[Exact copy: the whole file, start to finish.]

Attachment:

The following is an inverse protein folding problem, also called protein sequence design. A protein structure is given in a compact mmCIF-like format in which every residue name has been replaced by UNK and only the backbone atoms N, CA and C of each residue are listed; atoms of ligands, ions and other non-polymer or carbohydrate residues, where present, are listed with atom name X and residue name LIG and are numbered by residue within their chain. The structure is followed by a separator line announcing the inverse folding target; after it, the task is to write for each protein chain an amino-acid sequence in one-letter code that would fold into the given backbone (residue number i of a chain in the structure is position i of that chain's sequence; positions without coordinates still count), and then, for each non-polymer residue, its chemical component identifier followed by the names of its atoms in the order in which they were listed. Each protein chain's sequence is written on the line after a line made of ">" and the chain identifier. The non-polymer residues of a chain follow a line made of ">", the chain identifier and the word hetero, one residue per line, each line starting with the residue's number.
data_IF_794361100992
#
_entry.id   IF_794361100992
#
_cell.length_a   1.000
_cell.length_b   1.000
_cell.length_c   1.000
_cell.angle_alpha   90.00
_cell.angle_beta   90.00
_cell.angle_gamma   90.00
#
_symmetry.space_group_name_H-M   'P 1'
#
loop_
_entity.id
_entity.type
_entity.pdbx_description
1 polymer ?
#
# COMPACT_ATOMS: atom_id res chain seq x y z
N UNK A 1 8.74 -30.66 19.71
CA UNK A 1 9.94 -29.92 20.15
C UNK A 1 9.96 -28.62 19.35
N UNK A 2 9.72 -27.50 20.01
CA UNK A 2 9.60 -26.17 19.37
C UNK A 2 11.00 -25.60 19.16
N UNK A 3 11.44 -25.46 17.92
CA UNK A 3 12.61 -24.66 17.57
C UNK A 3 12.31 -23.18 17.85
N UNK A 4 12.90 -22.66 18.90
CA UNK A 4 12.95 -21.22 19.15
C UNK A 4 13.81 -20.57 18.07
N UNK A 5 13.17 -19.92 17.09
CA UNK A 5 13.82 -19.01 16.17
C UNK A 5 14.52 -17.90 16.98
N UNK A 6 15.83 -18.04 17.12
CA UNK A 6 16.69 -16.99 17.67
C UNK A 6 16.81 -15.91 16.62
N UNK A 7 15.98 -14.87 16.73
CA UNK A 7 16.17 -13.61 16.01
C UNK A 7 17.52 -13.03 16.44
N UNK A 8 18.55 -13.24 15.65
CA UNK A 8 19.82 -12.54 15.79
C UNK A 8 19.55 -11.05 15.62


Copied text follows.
The following is an inverse protein folding problem, also called protein sequence design. A protein structure is given in a compact mmCIF-like format in which every residue name has been replaced by UNK and only the backbone atoms N, CA and C of each residue are listed; atoms of ligands, ions and other non-polymer or carbohydrate residues, where present, are listed with atom name X and residue name LIG and are numbered by residue within their chain. The structure is followed by a separator line announcing the inverse folding target; after it, the task is to write for each protein chain an amino-acid sequence in one-letter code that would fold into the given backbone (residue number i of a chain in the structure is position i of that chain's sequence; positions without coordinates still count), and then, for each non-polymer residue, its chemical component identifier followed by the names of its atoms in the order in which they were listed. Each protein chain's sequence is written on the line after a line made of ">" and the chain identifier. The non-polymer residues of a chain follow a line made of ">", the chain identifier and the word hetero, one residue per line, each line starting with the residue's number.
data_IF_794361100992
#
_entry.id   IF_794361100992
#
_cell.length_a   1.000
_cell.length_b   1.000
_cell.length_c   1.000
_cell.angle_alpha   90.00
_cell.angle_beta   90.00
_cell.angle_gamma   90.00
#
_symmetry.space_group_name_H-M   'P 1'
#
loop_
_entity.id
_entity.type
_entity.pdbx_description
1 polymer ?
#
# COMPACT_ATOMS: atom_id res chain seq x y z
N UNK A 1 8.74 -30.66 19.71
CA UNK A 1 9.94 -29.92 20.15
C UNK A 1 9.96 -28.62 19.35
N UNK A 2 9.72 -27.50 20.01
CA UNK A 2 9.60 -26.17 19.37
C UNK A 2 11.00 -25.60 19.16
N UNK A 3 11.44 -25.46 17.92
CA UNK A 3 12.61 -24.66 17.57
C UNK A 3 12.31 -23.18 17.85
N UNK A 4 12.90 -22.66 18.90
CA UNK A 4 12.95 -21.22 19.15
C UNK A 4 13.81 -20.57 18.07
N UNK A 5 13.17 -19.92 17.09
CA UNK A 5 13.82 -19.01 16.17
C UNK A 5 14.52 -17.90 16.98
N UNK A 6 15.83 -18.04 17.12
CA UNK A 6 16.69 -16.99 17.67
C UNK A 6 16.81 -15.91 16.62
N UNK A 7 15.98 -14.87 16.73
CA UNK A 7 16.17 -13.61 16.01
C UNK A 7 17.52 -13.03 16.44
N UNK A 8 18.55 -13.24 15.65
CA UNK A 8 19.82 -12.54 15.79
C UNK A 8 19.55 -11.05 15.62